Friday, June 10 2022

Data from Phoenix PD last year indicates that on average 2 in 10 callers wait longer than 20 seconds.

PHOENIX — When Jennie Brent called 911 after hearing gunshots at a football field where children were playing, she didn’t expect to receive a recorded message.

“I called 911 and got a recording that it was 911 and then it was repeated in Spanish but I never got a human to answer the phone,” said Brant.

She waited “what felt like 3-4 minutes” as she stood on her porch in her North Phoenix apartment before hanging up.

“I was laughing because this had never happened to me,” Brent said.

The Phoenix Police Department has acknowledged that 911 callers may not have a person on the other end of the line right away and statistics suggest the service can improve the response rate for 911 calls.

below national standards

According to National Association of Emergency Numberswhich sets national standards, 90% of all 911 calls must be answered within 15 seconds and 95% must be answered within 20 seconds.

The Phoenix Police Communications Bureau reported last year that 75% of calls were answered within 15 seconds and 79% within 20 seconds. This means that on average, two in ten callers waited more than 20 seconds to speak with a 911 operator.

“Our advice is to stay on the line until an operator can reach you,” said Court Hood, director of the Phoenix Police Office of Communications. Hood said if a caller hangs up, a dispatch operator will call them back using a caller ID system, which could waste time if the office is overwhelmed with other calls.

In May, Phoenix police responded to 911 calls within 15 seconds 83% of the time, a sign of improvement, Hood said.

Two reasons why a 911 call does not receive an immediate response

There are two reasons why a 911 call might not be answered immediately, Hood said.

A high-profile event can cause a swarm of callers at the same time.

“If you have a car accident and a lot of witnesses, you’ll get a lot of calls in a very short time,” Hood said.

The other reason is related to the number of available employees.

“Staffing is definitely an issue that we’re dealing with and overcoming,” Hood said. “But we strive to use overtime and call in operators who are willing to work overtime to be able to cover shifts so that we are able to meet minimum staffing requirements.”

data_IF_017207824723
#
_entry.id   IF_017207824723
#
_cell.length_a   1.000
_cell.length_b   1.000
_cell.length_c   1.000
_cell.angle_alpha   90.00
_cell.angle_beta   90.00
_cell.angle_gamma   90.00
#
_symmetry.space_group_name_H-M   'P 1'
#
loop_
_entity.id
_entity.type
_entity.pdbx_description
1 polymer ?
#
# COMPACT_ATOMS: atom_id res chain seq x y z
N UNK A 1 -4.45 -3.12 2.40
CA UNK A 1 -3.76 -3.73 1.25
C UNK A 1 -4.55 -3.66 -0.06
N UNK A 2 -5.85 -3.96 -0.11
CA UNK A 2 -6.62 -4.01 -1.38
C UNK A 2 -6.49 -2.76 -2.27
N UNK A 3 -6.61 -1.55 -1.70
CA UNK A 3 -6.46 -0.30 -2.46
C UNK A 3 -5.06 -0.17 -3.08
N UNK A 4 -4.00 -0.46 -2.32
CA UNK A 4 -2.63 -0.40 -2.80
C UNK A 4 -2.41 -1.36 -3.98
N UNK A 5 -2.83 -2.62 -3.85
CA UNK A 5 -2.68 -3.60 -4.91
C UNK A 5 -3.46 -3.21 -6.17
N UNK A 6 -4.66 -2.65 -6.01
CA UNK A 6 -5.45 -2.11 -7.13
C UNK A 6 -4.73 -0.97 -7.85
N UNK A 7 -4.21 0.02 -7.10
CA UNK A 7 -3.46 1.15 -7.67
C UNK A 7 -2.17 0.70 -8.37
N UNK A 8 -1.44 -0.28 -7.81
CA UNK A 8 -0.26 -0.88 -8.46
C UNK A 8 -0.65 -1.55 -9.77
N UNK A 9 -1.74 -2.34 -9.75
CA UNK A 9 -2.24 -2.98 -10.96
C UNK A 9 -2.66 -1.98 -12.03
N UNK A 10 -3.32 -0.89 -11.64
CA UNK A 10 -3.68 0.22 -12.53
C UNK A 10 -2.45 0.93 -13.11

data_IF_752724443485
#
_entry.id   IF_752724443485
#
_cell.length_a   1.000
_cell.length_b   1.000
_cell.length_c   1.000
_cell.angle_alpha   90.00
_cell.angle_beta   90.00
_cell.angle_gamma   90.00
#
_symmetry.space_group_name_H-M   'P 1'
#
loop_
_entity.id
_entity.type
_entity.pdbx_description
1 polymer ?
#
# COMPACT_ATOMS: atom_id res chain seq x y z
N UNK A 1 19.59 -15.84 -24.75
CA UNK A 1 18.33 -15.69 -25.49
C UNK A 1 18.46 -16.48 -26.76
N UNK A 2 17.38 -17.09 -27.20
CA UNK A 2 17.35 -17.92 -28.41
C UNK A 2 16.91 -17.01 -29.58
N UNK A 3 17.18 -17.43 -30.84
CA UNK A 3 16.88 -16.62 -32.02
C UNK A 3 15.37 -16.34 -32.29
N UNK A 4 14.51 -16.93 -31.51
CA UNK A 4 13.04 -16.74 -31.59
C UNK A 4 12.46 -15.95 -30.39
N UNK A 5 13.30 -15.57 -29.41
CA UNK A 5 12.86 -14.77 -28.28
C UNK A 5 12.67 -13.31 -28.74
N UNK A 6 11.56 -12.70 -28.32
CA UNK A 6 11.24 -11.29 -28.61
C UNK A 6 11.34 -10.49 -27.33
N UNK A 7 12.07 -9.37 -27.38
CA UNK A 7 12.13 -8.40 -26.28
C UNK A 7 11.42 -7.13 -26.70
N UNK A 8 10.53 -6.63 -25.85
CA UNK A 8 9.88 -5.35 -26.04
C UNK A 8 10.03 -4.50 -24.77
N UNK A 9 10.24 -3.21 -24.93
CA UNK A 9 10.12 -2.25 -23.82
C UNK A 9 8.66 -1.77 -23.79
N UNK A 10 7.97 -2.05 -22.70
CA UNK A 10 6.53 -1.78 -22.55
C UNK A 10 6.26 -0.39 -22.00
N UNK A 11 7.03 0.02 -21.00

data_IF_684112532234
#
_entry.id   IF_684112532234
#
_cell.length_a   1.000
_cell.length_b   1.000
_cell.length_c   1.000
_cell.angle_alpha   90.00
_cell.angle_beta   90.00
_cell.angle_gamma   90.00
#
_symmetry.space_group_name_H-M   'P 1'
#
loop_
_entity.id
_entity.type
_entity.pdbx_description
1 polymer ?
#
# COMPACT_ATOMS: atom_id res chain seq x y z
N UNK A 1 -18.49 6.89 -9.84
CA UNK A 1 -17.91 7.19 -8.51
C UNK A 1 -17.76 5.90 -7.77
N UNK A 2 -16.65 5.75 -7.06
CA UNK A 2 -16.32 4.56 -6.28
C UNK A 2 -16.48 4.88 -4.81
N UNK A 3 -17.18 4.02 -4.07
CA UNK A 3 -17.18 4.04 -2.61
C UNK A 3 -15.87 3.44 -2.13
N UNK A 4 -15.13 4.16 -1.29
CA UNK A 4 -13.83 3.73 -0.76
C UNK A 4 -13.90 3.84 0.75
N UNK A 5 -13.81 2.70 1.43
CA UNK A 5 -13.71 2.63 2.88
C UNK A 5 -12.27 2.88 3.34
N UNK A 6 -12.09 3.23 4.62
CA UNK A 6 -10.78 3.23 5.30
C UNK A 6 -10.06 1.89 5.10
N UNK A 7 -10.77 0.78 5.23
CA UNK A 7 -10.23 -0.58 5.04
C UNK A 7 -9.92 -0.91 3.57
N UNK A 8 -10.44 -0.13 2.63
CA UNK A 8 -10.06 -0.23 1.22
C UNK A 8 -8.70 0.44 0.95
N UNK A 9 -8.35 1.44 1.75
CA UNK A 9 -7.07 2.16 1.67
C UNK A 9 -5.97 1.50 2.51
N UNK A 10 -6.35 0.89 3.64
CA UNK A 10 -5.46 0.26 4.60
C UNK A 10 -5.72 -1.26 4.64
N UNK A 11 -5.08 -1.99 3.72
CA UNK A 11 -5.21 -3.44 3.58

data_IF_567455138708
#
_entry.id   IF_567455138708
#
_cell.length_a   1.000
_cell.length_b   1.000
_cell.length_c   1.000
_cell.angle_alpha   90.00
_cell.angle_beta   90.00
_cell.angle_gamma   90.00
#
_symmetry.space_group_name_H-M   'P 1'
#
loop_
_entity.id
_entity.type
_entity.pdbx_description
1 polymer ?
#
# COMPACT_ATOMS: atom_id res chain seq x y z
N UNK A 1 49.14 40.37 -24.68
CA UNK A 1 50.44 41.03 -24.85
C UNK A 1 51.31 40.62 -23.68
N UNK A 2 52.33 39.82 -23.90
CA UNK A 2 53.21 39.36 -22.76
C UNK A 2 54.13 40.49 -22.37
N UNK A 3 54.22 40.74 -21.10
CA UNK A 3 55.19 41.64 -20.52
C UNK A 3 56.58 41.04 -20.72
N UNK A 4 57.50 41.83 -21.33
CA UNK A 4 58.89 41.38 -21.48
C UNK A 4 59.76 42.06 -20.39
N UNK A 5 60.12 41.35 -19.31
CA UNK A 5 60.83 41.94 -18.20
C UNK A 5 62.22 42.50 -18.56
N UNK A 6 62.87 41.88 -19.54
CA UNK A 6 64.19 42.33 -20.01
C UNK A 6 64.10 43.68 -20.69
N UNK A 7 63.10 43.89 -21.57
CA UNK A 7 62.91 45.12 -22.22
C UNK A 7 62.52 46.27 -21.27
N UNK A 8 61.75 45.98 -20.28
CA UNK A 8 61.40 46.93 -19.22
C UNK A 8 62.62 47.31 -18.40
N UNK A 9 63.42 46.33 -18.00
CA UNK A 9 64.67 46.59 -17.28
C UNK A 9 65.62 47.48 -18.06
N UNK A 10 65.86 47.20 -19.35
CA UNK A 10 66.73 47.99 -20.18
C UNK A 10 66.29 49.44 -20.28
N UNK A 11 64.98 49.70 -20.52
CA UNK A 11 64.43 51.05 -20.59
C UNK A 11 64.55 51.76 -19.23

Working conditions “have improved significantly”

Hood said ideally there are a minimum of 20 staff spread out on duty during the day when the office is busiest, and a maximum of 30.

Staffing isn’t a new issue at the Phoenix Police Dispatch Office.

In March 2021, Phoenix dispatch union representatives told 12 News that the staffing shortage had hurt morale because employees had to work overtime and were too stressed. At the time, the office had 40 vacancies.

Today, the bureau reports that there are 31 vacancies and 170 filled positions.

“They (working conditions) have definitely improved. Is it sufficient? No. Is it something? Yes,” said Frank Piccioli, president of AFSCME 2960a union that represents 911 dispatchers for the city.

Piccioli said a recent retention bonus helped boost morale, but employees still struggled to expect to work long hours.

“I think the challenge is to keep people. It’s always been a problem,” Piccioli said. “The problem is finding qualified people to do the job and staying to do the job. This is very highly skilled multitasking.”

A lack of training capacity

Hood says there are enough candidates applying for the position, but there is a bottleneck in training capacity.

“Our challenge right now is having enough trainers available to train new hires,” Hood said.

Training an employee takes nine months and requires experienced dispatchers.

When asked if enough employees are staying on the job long-term, Hood said the city is working to keep them.

“Our attrition rate, I believe, is better than the national average. There is always more we can do, and the department and the city are committed to improving the workplace,” Hood said.

“The best professionals I have ever worked with”

Every six to eight weeks, the department has a class of 8 to 10 new recruits for the dispatch office, Hood said.

“It’s a great job with great benefits. There is tuition reimbursement. There are so many reasons why it’s a great career,” Hood said.

The department offers an annual salary between $47,000 and $72,500 for the position of police communications operator, the the city’s website says.

“You work with the best professionals I’ve ever worked with,” Hood said.

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